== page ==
The CARES Act has major implications for small businesses and nonprofits, both in terms of extended trademark and copyright deadlines and as a source of direct financial assistance to help mitigate the economic effects of COVID-19.
Under the CARES Act, the U.S. Patent and Trademark Office has extended the time to file certain trademark-related documents and fees which otherwise would have been due on or after March 27, 2020. Specifically, the due date for any trademark renewals, office action responses, statements of use, notices of opposition (or extensions of time to oppose) and priority claims due between March 27, 2020 and April 30, 2020 will be extended 30 days from the initial due date, provided the filing is accompanied by a statement that the delay was due to the COVID-19 outbreak. In other situations where the COVID-19 outbreak has affected a filing before the Trademark Trial and Appeal Board, extensions or reopening of time can be made. The USPTO is otherwise open for the electronic filing of documents and fees, per usual.
Copyright Office Actions
The Copyright Office has also exercised its authority to temporarily adjust timing provisions in the Copyright Act under the CARES Act. Copyright owners may receive additional time to register a work in order to be eligible for certain remedies in infringement actions. Under the Copyright Act, statutory damages and attorney’s fees are generally available only if a work is registered before the infringement or within three months after first publication. The Copyright Office has extended the three-month window for applicants who can show that they were unable to comply due to the COVID-19 emergency. To qualify, an applicant must submit a statement certifying under penalty of perjury that they would have met the deadline but for the national emergency. These emergency modifications will be in effect for sixty days.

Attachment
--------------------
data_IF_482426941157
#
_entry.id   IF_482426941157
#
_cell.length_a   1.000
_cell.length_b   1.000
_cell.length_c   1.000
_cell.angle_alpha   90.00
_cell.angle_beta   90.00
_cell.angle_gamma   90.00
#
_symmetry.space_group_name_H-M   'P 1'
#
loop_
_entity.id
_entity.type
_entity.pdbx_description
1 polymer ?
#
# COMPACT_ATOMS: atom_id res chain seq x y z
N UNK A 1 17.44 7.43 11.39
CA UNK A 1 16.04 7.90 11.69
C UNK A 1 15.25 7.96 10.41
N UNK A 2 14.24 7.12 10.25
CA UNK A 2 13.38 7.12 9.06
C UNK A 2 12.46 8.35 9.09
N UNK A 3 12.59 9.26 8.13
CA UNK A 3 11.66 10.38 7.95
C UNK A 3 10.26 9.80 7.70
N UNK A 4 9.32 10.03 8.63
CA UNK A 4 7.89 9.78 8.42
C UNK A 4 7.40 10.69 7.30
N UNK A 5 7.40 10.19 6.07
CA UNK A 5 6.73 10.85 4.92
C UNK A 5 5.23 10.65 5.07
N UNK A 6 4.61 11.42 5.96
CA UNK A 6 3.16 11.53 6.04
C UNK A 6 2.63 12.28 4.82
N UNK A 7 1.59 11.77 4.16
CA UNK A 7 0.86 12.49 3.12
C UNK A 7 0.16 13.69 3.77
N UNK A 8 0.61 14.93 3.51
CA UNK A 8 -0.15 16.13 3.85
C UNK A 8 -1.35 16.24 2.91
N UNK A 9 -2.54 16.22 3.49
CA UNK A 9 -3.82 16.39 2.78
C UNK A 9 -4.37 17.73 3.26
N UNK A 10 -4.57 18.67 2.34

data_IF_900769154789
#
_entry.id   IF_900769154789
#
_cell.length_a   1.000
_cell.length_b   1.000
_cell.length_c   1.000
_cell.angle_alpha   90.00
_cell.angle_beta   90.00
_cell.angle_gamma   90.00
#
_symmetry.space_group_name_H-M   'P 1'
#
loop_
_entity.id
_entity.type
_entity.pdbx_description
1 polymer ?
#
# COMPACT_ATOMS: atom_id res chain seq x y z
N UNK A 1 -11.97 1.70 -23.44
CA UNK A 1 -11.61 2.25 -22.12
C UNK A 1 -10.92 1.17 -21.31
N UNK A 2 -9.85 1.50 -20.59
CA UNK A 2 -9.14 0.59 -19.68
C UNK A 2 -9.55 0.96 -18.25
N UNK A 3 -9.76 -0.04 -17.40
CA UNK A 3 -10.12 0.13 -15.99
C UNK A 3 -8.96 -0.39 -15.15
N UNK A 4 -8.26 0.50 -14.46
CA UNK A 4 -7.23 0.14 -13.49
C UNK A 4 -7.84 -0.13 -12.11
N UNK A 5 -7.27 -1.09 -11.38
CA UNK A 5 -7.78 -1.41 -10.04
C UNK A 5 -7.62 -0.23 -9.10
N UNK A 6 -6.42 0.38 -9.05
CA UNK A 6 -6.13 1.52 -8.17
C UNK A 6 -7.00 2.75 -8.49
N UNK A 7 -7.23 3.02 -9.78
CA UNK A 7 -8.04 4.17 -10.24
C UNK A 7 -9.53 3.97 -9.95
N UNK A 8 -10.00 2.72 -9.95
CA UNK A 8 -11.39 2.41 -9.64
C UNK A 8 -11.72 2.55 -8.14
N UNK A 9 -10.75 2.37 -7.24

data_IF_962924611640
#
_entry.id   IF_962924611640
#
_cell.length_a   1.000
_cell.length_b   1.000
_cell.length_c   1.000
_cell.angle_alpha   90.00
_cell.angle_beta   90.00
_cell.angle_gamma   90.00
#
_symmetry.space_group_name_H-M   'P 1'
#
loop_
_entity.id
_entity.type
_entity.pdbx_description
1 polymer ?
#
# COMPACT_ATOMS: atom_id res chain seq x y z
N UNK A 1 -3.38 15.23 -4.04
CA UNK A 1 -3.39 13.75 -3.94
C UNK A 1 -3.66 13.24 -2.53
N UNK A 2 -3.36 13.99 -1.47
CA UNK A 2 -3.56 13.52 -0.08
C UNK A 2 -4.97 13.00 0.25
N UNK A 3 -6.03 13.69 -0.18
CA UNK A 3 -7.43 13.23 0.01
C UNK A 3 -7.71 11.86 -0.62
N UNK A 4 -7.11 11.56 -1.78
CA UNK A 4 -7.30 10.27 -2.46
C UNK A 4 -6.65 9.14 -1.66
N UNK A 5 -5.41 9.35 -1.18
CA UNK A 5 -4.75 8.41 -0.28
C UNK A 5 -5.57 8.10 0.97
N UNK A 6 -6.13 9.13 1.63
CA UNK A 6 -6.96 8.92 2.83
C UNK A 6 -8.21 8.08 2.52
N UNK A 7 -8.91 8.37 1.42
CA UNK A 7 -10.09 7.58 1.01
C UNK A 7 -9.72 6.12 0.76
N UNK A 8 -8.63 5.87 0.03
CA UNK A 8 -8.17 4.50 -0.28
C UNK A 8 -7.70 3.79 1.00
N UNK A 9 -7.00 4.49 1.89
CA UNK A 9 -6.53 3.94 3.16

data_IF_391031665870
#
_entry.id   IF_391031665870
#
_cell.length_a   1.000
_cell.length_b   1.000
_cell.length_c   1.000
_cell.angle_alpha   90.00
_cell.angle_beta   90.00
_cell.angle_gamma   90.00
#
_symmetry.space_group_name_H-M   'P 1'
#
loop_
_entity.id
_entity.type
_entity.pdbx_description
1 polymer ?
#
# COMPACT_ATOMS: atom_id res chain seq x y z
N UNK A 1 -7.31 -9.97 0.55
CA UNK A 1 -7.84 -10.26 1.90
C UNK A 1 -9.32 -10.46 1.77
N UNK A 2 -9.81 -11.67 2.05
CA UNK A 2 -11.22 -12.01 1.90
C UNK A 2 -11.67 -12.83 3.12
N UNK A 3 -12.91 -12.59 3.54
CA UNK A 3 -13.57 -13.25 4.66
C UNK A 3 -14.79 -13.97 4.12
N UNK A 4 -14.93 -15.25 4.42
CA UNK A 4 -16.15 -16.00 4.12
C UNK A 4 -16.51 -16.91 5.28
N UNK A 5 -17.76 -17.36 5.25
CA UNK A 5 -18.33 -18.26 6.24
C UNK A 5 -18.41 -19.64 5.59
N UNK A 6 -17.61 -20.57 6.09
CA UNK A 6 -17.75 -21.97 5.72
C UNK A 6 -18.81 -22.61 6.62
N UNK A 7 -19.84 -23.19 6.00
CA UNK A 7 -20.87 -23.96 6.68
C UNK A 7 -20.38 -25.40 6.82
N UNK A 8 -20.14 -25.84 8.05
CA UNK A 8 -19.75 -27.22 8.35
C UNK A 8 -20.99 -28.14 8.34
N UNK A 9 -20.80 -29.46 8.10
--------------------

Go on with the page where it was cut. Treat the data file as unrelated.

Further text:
As a trademark or copyright owner, if you believe you have been affected by any of these filing disruptions due to the COVID-19 emergency, please contact Jeannette Carmadella at email@example.com so that we may help you maintain your valuable intellectual property rights during this time.
In addition, small businesses and nonprofit organizations impacted by COVID-19 should immediately review the new financial assistance programs provided for in the CARES Act to determine if they qualify. Detailed descriptions and comparisons of the programs can be found on the website of our INBLF colleague firm, Gammon & Grange. Time is of the essence as the programs have funding caps.
In brief, the two programs are as follows:
Economic Impact Disaster Loans (EIDL) and Grants: These loans of up to $2 M to pay qualified economic injury costs are administered directly by the SBA and applied for via the SBA website. Loan applicants can receive emergency grants – no repayment obligation – of up to $10,000 within 3 days. While the loans cannot be forgiven, they are low-interest with generous repayment terms and can be converted to a PPP loan, which is forgivable.
Payroll Protection Program (PPP): These loans of up to $10 M are administered by private SBA-approved lenders. While primarily intended to help pay payroll costs, the funds can also be used to pay interest on mortgages, rent, and utilities. They will be partially or fully forgiven if the business retains its employees.
Small businesses can apply for both EIDL and PPP and, if approved for both, decide which is more advantageous.